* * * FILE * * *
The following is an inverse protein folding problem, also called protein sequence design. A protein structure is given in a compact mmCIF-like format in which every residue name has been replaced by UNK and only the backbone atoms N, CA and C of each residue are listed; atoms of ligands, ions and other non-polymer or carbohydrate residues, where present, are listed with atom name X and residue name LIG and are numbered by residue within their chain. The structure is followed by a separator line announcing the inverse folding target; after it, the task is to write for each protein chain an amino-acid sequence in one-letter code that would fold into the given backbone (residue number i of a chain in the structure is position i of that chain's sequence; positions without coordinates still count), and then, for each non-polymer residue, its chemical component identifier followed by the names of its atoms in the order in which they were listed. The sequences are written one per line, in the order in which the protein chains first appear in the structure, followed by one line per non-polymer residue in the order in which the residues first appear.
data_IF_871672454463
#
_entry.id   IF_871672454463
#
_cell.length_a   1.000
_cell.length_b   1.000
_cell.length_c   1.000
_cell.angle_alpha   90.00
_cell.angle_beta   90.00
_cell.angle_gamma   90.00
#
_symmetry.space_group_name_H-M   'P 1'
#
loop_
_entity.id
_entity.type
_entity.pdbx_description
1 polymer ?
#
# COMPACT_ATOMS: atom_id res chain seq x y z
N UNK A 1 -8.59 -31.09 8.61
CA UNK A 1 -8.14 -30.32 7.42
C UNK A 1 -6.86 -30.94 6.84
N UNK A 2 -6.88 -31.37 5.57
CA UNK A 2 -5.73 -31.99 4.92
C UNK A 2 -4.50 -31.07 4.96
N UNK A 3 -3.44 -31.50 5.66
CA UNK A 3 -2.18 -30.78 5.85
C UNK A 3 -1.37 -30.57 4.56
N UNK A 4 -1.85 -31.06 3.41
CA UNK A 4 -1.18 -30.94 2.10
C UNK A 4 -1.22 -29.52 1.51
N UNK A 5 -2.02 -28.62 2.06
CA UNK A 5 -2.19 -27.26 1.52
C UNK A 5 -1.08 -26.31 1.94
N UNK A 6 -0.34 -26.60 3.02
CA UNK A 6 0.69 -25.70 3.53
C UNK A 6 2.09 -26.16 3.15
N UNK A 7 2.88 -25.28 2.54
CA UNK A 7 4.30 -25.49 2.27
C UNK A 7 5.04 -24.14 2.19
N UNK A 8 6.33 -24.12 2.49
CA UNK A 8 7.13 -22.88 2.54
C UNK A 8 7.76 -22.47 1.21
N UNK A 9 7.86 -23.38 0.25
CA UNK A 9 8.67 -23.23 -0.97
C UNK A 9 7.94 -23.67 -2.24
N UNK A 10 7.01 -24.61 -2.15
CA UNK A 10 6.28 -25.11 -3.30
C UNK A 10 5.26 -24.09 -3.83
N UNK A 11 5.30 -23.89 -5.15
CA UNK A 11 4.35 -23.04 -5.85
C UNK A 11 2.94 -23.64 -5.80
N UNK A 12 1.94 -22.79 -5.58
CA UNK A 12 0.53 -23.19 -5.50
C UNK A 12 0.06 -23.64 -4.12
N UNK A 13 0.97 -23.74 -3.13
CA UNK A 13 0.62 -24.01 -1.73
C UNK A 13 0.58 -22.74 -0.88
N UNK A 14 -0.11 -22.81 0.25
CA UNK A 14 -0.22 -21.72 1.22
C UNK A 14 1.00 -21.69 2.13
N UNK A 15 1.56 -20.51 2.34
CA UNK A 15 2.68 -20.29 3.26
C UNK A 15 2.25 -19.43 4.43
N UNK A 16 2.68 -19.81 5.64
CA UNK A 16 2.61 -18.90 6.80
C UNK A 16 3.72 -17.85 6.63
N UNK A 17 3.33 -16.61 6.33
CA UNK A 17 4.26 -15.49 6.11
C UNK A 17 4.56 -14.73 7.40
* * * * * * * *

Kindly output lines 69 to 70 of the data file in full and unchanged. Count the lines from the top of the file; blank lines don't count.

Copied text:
C UNK A 16 3.72 -17.85 6.63
N UNK A 17 3.33 -16.61 6.33